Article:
When a couple in California decides that their marriage is not able to be saved, they must prepare for the process of transitioning to their new lives as two single people. One of the things each spouse should want to avoid is being financially tied to each other in ways that are avoidable. In some cases, this may be impossible especially if minor children are involved. But, there are some areas in which the financial connections can be minimized or eliminated and credit card debt is one of those.
If you are one of the many California residents who has made the difficult decision to separate or divorce your spouse, you may be very focused on the day-to-day logistics of this experience. Things like finding a new place to live, learning how to split time with your kids and ironing out details for your asset and debt division agreement can be very all-consuming. However, there is another part of your life that deserves attention at this time as well - your estate plan.
If you were the primary wage earner in your home in Stockton, then you may go in to your divorce proceedings expecting to be asked to support your ex-spouse through alimony. This is understandable, given that the court wants to ensure that both of you are able to enjoy a similar standard of living to the one you achieved while married. However, you likely also expect that your ex-spouse will move on with their life and either re-marry or progress in a career to the point of being able to support themselves. Should you, then, be expected to continue to pay then alimony indefinitely?
Many couples in California find that finances are often at the root of their disagreements. In some marriages, financial challenges may be so extreme that they even contribute to the eventual end of the marriage. Anyone who is facing both a divorce and a serious debt problem at the same time may be considering filing for bankruptcy. Before this is done, it is important to understand how to decide when to pursue each of these major events.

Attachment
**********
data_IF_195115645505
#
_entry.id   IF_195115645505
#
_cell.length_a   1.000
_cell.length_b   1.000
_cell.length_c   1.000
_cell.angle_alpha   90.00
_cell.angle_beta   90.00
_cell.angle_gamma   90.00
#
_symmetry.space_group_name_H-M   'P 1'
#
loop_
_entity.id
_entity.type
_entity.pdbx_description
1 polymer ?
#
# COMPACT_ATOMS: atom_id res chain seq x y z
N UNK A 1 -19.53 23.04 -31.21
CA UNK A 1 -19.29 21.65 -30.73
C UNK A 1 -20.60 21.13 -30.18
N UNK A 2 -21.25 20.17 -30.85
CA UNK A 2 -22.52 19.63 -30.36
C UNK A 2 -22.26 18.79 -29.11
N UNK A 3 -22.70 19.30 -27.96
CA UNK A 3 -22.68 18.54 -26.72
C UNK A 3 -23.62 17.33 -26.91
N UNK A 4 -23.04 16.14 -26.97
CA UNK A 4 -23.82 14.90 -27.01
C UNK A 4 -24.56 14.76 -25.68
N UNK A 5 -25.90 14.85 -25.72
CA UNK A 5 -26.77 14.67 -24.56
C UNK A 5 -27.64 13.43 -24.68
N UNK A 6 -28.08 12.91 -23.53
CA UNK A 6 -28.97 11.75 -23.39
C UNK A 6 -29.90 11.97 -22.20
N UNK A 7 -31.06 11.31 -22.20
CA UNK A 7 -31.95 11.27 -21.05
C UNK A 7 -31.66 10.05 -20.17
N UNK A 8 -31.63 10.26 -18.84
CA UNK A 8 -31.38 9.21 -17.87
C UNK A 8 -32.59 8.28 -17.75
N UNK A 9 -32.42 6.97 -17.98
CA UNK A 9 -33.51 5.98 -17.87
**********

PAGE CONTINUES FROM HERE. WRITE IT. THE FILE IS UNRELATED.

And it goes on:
Stories of alimony awards are so often cited in divorce cases that most tend to expect such a benefit if and when they seek a dissolution of their marriage. Yet if you are going into your divorce proceedings expecting alimony, you should know that it is not always ordered automatically. Remember that alimony is only meant to support you if you are not immediately able to afford the same standard of living you enjoyed while married. Even if you need time to work your way to that point, any alimony benefits you might receive might end once you secure gainful employment.
Most people in California who have gotten divorced, are in the midst of a divorce or who are contemplating getting a divorce would agree that there is nothing easy about this experience. When young children are involved, the level of complexity only increases and the challenges begin at the very first moment when parents need to tell their kids that they are getting divorced. How to do this can leave many parents stumped.
If you are considering getting a divorce from your spouse in Stockton, you should know that divorce laws are not as complicated as many might make them seem, while at the same time also being incredibly complex. Confused yet? That is exactly the feeling shared by most who come to see us here at San Joaquin Family Law. They often are not aware that you have to cite a grounds for divorce when seeking the dissolution of your marriage. This is largely due to the fact that California is a "no fault" state when it comes to divorce, meaning that neither you or your spouse need to be deemed at fault in ending your marriage.